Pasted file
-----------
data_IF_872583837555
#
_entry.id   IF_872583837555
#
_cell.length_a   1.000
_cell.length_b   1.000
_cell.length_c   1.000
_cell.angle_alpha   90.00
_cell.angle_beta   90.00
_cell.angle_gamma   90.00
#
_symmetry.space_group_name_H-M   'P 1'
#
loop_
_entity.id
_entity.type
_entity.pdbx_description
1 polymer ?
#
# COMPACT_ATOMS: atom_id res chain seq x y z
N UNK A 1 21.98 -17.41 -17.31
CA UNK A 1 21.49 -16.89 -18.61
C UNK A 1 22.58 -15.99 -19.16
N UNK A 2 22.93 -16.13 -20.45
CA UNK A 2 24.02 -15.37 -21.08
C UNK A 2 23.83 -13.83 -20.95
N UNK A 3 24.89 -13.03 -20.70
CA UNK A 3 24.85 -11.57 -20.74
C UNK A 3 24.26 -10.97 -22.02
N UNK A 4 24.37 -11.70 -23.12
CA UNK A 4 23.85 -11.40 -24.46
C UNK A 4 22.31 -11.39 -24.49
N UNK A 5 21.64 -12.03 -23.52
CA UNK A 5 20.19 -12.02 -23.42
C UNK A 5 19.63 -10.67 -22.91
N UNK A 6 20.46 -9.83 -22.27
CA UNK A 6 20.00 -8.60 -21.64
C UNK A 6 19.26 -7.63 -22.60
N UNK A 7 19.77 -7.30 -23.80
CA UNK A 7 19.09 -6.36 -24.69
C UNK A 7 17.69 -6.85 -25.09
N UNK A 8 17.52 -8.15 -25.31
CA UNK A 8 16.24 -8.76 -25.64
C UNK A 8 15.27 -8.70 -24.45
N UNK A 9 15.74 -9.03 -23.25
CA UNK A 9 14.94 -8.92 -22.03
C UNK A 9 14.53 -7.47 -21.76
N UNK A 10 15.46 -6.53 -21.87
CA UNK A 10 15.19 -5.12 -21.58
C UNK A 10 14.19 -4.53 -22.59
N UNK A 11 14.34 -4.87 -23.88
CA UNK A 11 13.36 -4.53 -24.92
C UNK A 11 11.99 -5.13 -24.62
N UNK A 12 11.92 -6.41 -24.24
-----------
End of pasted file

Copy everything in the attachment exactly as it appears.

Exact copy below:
data_IF_872583837555
#
_entry.id   IF_872583837555
#
_cell.length_a   1.000
_cell.length_b   1.000
_cell.length_c   1.000
_cell.angle_alpha   90.00
_cell.angle_beta   90.00
_cell.angle_gamma   90.00
#
_symmetry.space_group_name_H-M   'P 1'
#
loop_
_entity.id
_entity.type
_entity.pdbx_description
1 polymer ?
#
# COMPACT_ATOMS: atom_id res chain seq x y z
N UNK A 1 21.98 -17.41 -17.31
CA UNK A 1 21.49 -16.89 -18.61
C UNK A 1 22.58 -15.99 -19.16
N UNK A 2 22.93 -16.13 -20.45
CA UNK A 2 24.02 -15.37 -21.08
C UNK A 2 23.83 -13.83 -20.95
N UNK A 3 24.89 -13.03 -20.70
CA UNK A 3 24.85 -11.57 -20.74
C UNK A 3 24.26 -10.97 -22.02
N UNK A 4 24.37 -11.70 -23.12
CA UNK A 4 23.85 -11.40 -24.46
C UNK A 4 22.31 -11.39 -24.49
N UNK A 5 21.64 -12.03 -23.52
CA UNK A 5 20.19 -12.02 -23.42
C UNK A 5 19.63 -10.67 -22.91
N UNK A 6 20.46 -9.83 -22.27
CA UNK A 6 20.00 -8.60 -21.64
C UNK A 6 19.26 -7.63 -22.60
N UNK A 7 19.77 -7.30 -23.80
CA UNK A 7 19.09 -6.36 -24.69
C UNK A 7 17.69 -6.85 -25.09
N UNK A 8 17.52 -8.15 -25.31
CA UNK A 8 16.24 -8.76 -25.64
C UNK A 8 15.27 -8.70 -24.45
N UNK A 9 15.74 -9.03 -23.25
CA UNK A 9 14.94 -8.92 -22.03
C UNK A 9 14.53 -7.47 -21.76
N UNK A 10 15.46 -6.53 -21.87
CA UNK A 10 15.19 -5.12 -21.58
C UNK A 10 14.19 -4.53 -22.59
N UNK A 11 14.34 -4.87 -23.88
CA UNK A 11 13.36 -4.53 -24.92
C UNK A 11 11.99 -5.13 -24.62
N UNK A 12 11.92 -6.41 -24.24